In 1972 I received my driver's license, and went looking for a car. A buddy had a '61 bug body he had taken the engine out of for his dune buggy, but he had seven bushel baskets full of engine parts he said I could have. There actually was enough parts for an engine (the block was dated 1958), so we bolted it all together, put in in the car, and two days later I had a running vehicle! He sold me the body and engine parts for $50, even though the body had four new tires and a new battery in it. About once a week it would only run on about 2 1/2 cylinders, but it always started and ran and was mine!
For safety I replaced all the brake lines, the master cylinder, and the slave cylinders. Even so, every once in a while the brakes would completely fail, with no warning. I could pump them up to get them functioning again, but that had to be done while I was downshifting, steering, and applying the hand brake, which only worked on one wheel. This was disconcerting, but I was 16 and came to think of this as normal. My father, who was an auto mechanic, supervised my work, and since there never was a leak, air was bled from the system, and it never lost fluid, was also mystified why this randomly occurred.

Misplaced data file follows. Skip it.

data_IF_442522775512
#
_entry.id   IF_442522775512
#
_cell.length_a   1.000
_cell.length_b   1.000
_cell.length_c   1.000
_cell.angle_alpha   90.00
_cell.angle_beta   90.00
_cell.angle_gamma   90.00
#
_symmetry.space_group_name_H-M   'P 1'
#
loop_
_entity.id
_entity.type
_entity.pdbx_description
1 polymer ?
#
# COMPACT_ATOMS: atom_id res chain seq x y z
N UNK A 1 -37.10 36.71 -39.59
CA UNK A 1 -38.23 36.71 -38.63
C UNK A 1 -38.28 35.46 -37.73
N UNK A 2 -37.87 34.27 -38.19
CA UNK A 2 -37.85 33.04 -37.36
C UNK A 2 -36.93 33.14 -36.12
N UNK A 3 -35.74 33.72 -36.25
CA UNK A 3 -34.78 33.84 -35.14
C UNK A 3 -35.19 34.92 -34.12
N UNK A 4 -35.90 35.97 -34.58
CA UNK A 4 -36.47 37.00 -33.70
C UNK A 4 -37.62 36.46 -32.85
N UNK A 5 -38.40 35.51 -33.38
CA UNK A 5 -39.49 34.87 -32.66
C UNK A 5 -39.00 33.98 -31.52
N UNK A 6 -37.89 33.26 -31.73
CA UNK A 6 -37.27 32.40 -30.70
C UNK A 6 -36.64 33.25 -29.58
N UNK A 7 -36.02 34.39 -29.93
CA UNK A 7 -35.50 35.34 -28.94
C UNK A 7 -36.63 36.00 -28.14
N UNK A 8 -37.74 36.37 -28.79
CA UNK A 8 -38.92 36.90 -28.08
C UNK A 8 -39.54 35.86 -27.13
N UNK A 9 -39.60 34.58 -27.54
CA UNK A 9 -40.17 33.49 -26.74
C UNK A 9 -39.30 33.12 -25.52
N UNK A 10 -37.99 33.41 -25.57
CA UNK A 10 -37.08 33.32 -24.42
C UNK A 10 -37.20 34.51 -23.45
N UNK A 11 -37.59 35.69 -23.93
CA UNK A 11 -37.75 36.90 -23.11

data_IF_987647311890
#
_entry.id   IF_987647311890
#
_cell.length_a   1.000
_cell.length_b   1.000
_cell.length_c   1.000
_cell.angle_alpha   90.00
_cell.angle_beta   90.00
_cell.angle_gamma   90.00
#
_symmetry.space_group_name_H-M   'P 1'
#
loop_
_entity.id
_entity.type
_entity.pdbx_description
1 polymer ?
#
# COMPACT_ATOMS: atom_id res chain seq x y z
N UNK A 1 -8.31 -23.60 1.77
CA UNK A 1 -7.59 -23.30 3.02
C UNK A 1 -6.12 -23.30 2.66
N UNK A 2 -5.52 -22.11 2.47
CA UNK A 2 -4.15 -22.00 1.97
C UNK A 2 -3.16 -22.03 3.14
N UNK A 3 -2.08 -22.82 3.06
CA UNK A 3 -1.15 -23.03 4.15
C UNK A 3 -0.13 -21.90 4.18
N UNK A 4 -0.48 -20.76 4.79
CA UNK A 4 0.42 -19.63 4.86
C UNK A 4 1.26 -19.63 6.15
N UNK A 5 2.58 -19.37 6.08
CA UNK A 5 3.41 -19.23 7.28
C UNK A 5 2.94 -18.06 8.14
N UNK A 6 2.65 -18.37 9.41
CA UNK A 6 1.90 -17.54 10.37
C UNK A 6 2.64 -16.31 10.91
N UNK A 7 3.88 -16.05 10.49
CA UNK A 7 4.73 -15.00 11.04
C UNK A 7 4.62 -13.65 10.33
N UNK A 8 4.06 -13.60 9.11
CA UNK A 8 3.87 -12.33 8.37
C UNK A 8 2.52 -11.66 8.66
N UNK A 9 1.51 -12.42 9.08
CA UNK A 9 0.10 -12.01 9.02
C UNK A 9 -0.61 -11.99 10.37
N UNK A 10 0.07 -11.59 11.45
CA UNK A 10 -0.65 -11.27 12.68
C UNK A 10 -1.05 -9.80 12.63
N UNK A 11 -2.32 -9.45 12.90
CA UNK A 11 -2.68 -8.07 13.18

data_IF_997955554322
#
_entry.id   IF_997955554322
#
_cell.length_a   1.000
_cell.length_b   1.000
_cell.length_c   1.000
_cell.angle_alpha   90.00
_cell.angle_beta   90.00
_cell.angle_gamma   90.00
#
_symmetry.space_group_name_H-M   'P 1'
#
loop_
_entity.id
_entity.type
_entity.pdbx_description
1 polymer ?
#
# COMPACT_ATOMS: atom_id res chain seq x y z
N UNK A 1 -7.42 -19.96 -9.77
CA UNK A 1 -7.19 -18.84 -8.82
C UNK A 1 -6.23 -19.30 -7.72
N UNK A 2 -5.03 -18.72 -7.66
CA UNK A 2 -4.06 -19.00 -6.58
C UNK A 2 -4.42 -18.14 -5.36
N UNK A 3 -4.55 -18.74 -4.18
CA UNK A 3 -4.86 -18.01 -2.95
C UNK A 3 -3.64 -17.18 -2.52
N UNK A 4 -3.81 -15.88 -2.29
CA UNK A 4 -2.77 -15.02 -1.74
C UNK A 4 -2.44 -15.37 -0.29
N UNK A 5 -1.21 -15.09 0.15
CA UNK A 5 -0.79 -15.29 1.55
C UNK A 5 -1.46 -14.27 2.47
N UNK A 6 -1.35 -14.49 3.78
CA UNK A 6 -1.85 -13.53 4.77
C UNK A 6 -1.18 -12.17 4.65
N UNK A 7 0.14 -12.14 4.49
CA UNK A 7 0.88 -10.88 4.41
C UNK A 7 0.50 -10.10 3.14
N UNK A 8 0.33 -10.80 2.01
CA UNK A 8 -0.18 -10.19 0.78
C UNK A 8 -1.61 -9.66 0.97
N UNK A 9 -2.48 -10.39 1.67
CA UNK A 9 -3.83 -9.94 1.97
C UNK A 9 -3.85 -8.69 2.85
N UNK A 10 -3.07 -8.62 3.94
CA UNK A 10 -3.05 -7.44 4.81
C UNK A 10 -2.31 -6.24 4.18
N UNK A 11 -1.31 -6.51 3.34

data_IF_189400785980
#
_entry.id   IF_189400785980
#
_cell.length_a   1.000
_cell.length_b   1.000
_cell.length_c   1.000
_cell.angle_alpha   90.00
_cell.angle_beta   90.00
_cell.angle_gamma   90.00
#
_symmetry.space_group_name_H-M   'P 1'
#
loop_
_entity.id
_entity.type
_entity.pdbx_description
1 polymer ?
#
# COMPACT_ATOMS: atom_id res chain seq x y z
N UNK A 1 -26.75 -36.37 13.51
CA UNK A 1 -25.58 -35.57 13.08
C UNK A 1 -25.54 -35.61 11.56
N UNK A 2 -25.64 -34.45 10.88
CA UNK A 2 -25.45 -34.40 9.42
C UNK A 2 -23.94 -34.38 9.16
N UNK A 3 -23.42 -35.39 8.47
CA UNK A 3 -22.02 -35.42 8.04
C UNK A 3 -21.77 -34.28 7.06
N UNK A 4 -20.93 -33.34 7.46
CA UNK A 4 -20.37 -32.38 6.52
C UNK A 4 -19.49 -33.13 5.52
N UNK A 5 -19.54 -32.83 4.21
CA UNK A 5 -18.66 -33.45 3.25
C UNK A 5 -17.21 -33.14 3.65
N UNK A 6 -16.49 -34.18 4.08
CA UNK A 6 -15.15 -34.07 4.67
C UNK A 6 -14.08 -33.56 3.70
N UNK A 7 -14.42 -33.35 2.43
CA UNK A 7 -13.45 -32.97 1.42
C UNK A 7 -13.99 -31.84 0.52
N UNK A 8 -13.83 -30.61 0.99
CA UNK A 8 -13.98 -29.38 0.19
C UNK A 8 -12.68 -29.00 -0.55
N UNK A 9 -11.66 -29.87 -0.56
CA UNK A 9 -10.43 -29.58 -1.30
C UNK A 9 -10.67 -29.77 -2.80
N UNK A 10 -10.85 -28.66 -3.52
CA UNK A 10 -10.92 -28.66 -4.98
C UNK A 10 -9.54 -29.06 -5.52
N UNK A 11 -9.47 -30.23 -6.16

One day three buddies (who were all football players) and I squeezed into the bug and went for a drive. With the car wide open, going downhill, with all of us rocking back and forth, we set a new land-speed record of 62 mph. Our thrill was short lived, though: the brakes chose to fail at this moment, and we were approaching an intersection with cars waiting for a red light.
I immediately started the procedure mentioned above to get the brakes back, but the additional mass was not allowing the car to slow down quickly enough. Out of desperation I opened my door, and told the guy in the front seat to do the same. I yelled for the guys in the back seat to prop the doors open with their legs, trying to create air brakes like I'd seen military planes employ. The left turn lane was shorter than the others, with only one car in it, so I steering for that lane, trying to gain all the rolling room I could.
Believe it or not, those big flat doors (and sturdy legs) really made a difference. When we stopped we were one inch away from a brand-new Thunderbird's rear bumper. To this day I involuntarily flinch when I see sequential tail lights operating!
I drove that car through most of high school, and it always got me where I was going, and always got me home. I sold it my senior year for $75 to a friend who knew all about its foibles, and was thrilled to get it.
This car would not die, and even though it often wouldn't stop, I still consider it my favorite car I've ever owned, and hope to have another one some day, but in more reliable shape!